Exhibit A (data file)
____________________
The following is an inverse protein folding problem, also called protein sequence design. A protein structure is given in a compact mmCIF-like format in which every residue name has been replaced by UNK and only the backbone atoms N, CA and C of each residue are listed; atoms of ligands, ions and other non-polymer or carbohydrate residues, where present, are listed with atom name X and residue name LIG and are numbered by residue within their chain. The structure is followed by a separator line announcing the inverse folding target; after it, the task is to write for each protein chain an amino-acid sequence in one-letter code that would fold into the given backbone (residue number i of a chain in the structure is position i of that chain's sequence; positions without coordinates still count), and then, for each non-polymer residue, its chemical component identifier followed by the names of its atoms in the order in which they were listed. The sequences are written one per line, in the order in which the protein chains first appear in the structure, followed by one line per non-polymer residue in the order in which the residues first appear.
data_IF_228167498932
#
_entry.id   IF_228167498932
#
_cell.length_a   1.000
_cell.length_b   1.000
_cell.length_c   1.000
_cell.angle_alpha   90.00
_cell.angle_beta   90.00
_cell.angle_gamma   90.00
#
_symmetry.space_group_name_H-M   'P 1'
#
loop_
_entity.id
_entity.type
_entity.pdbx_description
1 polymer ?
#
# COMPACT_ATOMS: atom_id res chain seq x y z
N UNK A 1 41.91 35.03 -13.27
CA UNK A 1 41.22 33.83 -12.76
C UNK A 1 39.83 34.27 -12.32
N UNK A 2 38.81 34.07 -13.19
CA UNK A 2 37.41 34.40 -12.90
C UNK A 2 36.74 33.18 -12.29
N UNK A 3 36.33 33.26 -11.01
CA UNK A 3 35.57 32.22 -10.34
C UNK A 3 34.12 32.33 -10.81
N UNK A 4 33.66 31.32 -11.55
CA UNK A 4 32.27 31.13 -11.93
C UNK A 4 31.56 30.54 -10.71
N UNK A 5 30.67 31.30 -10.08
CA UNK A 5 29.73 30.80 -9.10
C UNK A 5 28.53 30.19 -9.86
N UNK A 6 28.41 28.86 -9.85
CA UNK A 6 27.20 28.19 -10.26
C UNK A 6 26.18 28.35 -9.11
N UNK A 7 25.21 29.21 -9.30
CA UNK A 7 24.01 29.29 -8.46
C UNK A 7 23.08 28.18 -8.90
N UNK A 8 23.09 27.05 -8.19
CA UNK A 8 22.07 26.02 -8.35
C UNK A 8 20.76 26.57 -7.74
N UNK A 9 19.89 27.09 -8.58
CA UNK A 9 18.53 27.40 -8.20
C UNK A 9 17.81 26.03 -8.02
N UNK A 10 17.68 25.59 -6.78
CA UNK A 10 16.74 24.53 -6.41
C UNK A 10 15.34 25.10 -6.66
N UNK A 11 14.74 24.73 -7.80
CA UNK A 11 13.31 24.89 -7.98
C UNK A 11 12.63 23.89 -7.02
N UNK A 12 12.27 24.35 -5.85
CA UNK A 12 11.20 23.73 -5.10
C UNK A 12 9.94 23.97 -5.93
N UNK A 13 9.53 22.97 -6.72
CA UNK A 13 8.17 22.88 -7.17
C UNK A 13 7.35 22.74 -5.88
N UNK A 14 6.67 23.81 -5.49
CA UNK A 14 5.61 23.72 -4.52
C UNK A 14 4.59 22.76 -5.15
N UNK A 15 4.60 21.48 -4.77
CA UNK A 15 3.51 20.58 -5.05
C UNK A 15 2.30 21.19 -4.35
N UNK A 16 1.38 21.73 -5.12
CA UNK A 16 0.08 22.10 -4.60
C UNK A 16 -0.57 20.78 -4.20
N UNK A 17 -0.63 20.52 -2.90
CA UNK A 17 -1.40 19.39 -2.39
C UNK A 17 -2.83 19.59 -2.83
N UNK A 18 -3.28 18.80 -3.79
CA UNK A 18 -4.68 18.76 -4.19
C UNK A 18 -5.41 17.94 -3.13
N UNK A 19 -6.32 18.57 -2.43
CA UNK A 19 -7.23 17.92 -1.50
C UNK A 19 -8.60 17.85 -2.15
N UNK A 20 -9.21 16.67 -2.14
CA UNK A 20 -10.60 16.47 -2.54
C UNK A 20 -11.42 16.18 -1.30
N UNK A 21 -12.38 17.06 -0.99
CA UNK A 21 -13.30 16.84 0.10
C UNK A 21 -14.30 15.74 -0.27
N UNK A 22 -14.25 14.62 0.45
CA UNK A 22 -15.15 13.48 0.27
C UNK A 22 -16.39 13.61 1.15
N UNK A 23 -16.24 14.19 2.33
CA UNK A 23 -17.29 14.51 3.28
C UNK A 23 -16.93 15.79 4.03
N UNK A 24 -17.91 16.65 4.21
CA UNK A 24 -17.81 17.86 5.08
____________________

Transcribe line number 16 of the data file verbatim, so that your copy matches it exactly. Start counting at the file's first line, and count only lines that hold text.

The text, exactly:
_entity.id